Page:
Commissioner Jourová stressed how much consumer policy should be a priority for national governments. She also thanked the ECCG for its views on the Digital Contracts Proposal and explained the aim of the Commission in relation to digital content and tangible goods. She also informed that enforcement remains a key priority for the Commission as exemplified by the review of the Consumer Protection Cooperation Regulation next year. Consumer policy is being mainstreamed in other areas such as energy (where the focus is on energy poverty, access to energy and collective switching) and circular economy. The Commission is also closely following the state of implementation of the Alternative Dispute Resolution Directive (ADR) by Member States. Timely implementation and notification of the ADR bodies is crucial for the launch of the Online Dispute Resolution (ODR) Platform early 2016. The Commissioner provided an update further to the ruling of the European Court of Justice on the Safe Harbour Agreement.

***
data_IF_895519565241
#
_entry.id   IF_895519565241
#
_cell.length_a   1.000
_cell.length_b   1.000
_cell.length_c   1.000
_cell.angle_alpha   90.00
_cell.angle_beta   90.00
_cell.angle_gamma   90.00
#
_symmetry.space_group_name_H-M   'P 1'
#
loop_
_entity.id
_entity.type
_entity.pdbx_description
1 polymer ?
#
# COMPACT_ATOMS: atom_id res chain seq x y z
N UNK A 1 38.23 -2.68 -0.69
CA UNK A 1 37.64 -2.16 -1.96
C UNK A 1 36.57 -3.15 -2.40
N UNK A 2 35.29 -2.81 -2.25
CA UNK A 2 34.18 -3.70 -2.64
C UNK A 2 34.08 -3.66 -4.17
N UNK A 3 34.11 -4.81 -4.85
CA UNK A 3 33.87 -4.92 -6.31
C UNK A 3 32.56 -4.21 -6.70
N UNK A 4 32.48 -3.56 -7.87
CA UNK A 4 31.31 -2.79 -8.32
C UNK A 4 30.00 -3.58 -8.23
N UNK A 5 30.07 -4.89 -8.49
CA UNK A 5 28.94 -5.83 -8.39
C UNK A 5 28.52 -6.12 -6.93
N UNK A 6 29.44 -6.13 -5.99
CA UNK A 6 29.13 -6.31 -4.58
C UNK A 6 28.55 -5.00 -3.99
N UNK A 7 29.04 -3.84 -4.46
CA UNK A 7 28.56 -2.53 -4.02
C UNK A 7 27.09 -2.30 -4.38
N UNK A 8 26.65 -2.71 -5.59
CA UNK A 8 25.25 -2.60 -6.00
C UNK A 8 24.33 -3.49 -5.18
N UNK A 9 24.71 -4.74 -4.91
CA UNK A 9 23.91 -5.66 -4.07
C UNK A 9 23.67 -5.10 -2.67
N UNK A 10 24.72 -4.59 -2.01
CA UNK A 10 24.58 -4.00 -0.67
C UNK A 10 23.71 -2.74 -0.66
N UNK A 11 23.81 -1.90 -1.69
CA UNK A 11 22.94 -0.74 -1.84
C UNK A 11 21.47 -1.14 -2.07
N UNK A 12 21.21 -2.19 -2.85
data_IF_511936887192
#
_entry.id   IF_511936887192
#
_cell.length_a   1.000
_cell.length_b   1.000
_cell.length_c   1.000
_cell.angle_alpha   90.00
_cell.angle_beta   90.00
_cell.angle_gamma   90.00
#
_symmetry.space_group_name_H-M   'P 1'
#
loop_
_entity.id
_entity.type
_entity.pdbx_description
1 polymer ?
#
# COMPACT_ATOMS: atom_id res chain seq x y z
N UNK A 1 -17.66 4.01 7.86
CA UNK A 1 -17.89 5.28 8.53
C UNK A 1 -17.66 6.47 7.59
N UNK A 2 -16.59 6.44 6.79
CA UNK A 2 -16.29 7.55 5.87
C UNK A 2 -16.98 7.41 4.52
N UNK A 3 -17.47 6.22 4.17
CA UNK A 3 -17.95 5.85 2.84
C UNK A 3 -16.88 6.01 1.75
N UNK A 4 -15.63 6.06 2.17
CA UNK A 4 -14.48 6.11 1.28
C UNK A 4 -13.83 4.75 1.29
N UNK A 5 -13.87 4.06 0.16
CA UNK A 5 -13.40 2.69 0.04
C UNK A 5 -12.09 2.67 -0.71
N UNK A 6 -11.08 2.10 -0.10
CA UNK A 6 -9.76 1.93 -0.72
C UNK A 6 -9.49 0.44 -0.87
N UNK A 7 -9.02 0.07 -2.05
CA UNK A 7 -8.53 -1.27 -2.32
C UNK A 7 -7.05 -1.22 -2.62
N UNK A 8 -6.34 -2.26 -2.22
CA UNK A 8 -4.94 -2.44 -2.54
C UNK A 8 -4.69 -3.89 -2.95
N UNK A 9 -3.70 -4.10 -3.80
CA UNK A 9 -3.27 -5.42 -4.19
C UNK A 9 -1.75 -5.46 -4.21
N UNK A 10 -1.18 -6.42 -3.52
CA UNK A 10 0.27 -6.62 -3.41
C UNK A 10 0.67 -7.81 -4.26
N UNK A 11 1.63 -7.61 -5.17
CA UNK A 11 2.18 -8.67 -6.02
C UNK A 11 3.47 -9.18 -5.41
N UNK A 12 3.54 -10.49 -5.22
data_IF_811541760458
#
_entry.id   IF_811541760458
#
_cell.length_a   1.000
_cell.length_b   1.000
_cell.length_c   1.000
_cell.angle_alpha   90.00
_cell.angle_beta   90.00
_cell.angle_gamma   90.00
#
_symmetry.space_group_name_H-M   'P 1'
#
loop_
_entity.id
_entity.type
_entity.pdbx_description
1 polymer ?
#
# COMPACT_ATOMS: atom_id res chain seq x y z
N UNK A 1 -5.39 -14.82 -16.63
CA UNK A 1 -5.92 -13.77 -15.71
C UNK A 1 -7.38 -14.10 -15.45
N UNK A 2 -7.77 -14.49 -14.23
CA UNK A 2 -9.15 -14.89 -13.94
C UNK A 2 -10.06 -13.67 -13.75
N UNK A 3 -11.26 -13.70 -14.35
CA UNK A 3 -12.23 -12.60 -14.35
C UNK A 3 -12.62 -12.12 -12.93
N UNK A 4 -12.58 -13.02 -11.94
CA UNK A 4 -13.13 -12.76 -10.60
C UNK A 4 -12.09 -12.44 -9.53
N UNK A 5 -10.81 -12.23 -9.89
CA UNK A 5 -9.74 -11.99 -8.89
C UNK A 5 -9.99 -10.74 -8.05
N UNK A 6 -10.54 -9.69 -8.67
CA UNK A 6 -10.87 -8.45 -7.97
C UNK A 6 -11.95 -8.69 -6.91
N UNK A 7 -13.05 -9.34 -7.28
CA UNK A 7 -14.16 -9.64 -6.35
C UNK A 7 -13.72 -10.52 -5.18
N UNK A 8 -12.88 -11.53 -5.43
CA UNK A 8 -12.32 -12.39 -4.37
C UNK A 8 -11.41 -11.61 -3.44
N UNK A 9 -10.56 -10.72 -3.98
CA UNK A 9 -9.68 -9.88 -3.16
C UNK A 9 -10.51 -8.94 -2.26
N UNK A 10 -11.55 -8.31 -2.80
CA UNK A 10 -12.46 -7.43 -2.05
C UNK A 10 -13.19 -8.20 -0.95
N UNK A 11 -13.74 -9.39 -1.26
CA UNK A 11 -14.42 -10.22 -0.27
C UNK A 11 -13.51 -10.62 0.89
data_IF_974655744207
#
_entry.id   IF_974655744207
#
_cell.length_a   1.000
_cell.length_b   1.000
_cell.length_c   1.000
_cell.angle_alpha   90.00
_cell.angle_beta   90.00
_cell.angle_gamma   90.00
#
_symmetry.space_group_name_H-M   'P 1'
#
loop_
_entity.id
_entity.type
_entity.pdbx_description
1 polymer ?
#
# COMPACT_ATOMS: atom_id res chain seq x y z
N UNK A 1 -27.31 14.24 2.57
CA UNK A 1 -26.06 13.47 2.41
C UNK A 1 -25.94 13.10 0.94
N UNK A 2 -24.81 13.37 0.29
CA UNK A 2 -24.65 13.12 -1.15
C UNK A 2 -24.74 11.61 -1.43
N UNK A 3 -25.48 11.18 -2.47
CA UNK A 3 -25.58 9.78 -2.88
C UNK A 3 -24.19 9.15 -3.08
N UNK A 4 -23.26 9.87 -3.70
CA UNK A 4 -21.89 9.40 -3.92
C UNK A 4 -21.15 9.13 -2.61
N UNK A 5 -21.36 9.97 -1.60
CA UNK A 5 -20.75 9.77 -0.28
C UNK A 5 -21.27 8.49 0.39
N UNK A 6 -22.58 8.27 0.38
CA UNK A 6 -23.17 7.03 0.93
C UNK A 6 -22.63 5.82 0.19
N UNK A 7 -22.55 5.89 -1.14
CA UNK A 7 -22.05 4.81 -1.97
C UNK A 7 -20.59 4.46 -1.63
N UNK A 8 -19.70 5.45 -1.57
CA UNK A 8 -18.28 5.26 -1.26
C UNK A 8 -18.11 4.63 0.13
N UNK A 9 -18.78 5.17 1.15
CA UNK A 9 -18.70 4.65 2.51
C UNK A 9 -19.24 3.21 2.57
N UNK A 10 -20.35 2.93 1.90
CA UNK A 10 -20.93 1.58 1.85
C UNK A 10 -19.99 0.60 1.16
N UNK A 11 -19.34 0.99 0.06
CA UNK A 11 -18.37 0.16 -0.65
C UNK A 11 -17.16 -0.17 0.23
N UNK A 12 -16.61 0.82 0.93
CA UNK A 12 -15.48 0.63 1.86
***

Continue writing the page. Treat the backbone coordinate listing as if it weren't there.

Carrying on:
BEUC encouraged the Commissioner to keep a strong position towards the USA on data protection. Several members raised again their concerns that the Digital Contracts Proposal runs the risk of reducing the level of consumer protection for tangible goods. Moving the reversal of the burden of the proof from 6 months to 2 years is fundamental. The Commission needs to be ambitious with this proposal or else it risks letting European consumers down.